Seminar in operator theory and operator algebras (MATH 9310)
Fall 2017

The seminar, organized by David Sherman, meets Tuesdays 4-5 in Kerchof 326.

September 5

Kristin Courtney, UVa

Nilpotent approximations of universal operators and some conjectures

Because of its elegance and utility, von Neumann's inequality has become canon in operator theory, and its extensions to various contexts are still the subject of a wide range of research. The inequality says that, given any polynomial p in one variable, the maximal norm of the operator p(T), as T ranges over all contractive Hilbert space operators, can be determined by considering only contractive operators on a one dimensional Hilbert space, i.e. elements of the unit disk in the complex plane.

Using universal C*-algebras, one can readily show a von Neumann-type inequality for non-commutative *-polynomials, which says that, given a non-commutative *-polynomial q, the maximal norm of the operator q(T), as T ranges over contractive Hilbert space operators, can be determined by considering only contractive operators on finite-dimensional Hilbert spaces, i.e. matrices of norm at most 1. Our first goal in this talk is to show why it actually suffices to consider only nilpotent matrices of norm at most 1.

Moving to polynomials in two variables, von Neumann's inequality notably extends when the argument ranges over pairs of commuting contractive Hilbert space operators. Can we again look to matrices for a bound for the norm of any noncommutative *-polynomial in two variables whose inputs are two doubly commuting contractive operators? Does it suffice to consider only nilpotent matrices? Surely these questions are not too difficult, are they?

September 12

Brian Lins, Hampden-Sydney College

The Illumination Conjecture and fixed points of nonexpansive maps

The Illumination Conjecture is a famous unsolved conjecture in combinatorial geometry. It predicts that the surface of any convex body in Rn can be completely illuminated by 2n floodlights. Surprisingly, it has not been proven, even in 3-dimensions! This talk will focus on a new connection between this famous conjecture and the fixed points of nonexpansive maps in finite dimensional normed spaces.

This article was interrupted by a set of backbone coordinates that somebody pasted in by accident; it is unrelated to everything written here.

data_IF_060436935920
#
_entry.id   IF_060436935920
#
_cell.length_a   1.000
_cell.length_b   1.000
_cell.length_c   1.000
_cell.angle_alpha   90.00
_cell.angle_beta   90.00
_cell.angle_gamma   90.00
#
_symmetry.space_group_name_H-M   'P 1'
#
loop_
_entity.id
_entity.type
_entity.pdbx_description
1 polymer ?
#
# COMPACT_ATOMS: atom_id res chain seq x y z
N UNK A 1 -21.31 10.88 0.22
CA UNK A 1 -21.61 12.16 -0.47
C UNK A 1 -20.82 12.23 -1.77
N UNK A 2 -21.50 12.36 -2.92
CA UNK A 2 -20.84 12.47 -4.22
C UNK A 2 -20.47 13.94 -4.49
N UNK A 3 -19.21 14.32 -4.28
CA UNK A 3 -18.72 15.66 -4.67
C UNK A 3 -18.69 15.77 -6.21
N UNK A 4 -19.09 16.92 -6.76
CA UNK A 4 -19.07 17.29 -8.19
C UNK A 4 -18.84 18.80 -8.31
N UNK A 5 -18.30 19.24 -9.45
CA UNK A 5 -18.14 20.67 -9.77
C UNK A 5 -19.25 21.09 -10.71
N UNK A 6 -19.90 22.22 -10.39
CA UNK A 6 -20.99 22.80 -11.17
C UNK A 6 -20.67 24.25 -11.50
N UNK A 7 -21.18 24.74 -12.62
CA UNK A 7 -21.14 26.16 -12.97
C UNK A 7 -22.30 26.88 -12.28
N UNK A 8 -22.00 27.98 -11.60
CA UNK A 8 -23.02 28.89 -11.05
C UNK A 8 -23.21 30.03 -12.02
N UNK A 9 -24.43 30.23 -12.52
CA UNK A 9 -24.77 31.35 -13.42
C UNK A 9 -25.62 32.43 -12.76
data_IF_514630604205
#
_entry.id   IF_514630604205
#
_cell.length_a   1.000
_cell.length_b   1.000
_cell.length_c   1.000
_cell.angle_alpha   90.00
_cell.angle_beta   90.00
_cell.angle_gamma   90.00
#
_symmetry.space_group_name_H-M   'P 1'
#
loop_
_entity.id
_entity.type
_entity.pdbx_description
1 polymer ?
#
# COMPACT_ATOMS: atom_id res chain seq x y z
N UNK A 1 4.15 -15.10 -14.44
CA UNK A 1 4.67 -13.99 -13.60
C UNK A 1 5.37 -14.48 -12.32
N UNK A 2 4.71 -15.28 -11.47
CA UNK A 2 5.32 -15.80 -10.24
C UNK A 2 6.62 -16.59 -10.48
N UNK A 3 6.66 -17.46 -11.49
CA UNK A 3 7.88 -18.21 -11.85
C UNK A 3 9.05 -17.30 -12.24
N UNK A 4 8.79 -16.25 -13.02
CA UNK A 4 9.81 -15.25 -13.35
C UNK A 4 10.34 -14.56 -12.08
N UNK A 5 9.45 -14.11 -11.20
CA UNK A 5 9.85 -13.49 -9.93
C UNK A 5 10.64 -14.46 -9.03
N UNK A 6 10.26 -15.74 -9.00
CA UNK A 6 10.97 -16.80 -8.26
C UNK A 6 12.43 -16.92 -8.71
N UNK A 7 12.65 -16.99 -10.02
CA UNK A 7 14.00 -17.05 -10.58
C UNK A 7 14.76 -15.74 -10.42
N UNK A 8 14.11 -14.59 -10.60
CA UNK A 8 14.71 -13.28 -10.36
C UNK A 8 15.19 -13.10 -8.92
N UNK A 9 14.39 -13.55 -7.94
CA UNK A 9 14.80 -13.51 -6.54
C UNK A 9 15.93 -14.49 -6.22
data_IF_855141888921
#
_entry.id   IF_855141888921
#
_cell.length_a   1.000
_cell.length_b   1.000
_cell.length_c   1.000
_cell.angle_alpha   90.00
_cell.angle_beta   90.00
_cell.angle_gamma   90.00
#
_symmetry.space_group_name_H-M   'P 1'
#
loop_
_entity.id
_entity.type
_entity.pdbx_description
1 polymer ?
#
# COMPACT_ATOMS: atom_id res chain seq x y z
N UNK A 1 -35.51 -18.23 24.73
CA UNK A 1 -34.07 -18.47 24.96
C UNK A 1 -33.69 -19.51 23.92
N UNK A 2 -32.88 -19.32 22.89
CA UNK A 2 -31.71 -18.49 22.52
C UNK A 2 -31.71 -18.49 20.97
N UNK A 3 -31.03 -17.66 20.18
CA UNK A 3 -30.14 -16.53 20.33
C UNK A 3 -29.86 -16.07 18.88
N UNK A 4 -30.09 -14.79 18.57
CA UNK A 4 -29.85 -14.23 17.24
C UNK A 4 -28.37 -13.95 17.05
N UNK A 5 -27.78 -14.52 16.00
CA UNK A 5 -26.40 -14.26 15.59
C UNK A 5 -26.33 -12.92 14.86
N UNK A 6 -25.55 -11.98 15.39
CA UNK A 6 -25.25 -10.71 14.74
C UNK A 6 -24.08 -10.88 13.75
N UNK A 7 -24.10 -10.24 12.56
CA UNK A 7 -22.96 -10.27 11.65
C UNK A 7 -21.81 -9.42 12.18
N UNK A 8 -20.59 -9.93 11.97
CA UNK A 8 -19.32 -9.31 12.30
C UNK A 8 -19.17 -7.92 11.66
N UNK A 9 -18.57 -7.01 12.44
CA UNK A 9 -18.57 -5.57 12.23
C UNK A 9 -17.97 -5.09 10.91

September 19

no meeting

September 26

no meeting

October 3

READING DAY (no meeting)

October 10

Ben Hayes, UVa

Algebraic actions of sofic groups and their entropy I: general background

I will discuss the notion of an algebraic action, which is an action of a discrete group by automorphisms on a compact group. I will be particularly focused on the discussed of the entropy of such an action for the case when the acting group is sofic (soficity will be defined in the talk).

October 17

Ben Hayes, UVa

Algebraic actions of sofic groups and their entropy II: Fuglede-Kadison determinants and entropy

Continuing on the previous lecture, I will discuss entropy for a large class of algebraic actions and how this relates to von Neumann algebra invariants.

October 24

Geoff Price, US Naval Academy

On the classification of binary shifts

A spin system is a sequence of Hermitian unitary operators u_1, u_2,... that pairwise commute or anticommute. Under a mild condition the von Neumann algebra generated by a spin system is the hyperfinite factor R. Our focus is on spin systems with translation-invariant commutation relations, allowing for the construction of unital *-homomorphisms on R. These binary shifts are uniquely determined by the conditions alpha(u_i)=u_{i+1}. We discuss the classification problem of binary shifts, and show how this problem is related to results on the ranks of sequences of Toeplitz matrices over GF(2).

The Virginia Operator Theory and Complex Analysis Meeting (VOTCAM) will be held at UVa on Saturday October 28. Website

October 31

maybe too spooky for a meeting

November 7

no seminar

November 14

no seminar

November 21

Last day before Thanksgiving break (no meeting)

November 28

Sarah Browne, Penn State

E-theory spectrum

E-theory is an invariant of C*-algebras and in particular is a collection of abelian groups defined in terms of homotopy classes of certain morphisms of C*-algebras. This makes it a natural object to define in terms of stable homotopy groups. In my talk I will detail the notion of E-theory and the framework we require, namely a spectrum of quasi-topological spaces, to represent the E-theory groups as a stable homotopy theory. Then I will highlight how we encode E-theory properties into this construction.

December 5

You can reminisce about previous semesters at the links below:
Fall 2016 Spring 2016 Fall 2015 Spring 2015 Fall 2014 Spring 2014 Fall 2013 Spring 2013 Fall 2012 Spring 2012 Fall 2011 Spring 2011 Fall 2010 Spring 2010 Fall 2009 Spring 2009 Fall 2008 Spring 2008 Fall 2007 Spring 2007 Fall 2006 Spring 2006 Fall 2005 Spring 2005 Fall 2004 Spring 2004 Fall 2003 Spring 2003 Fall 2002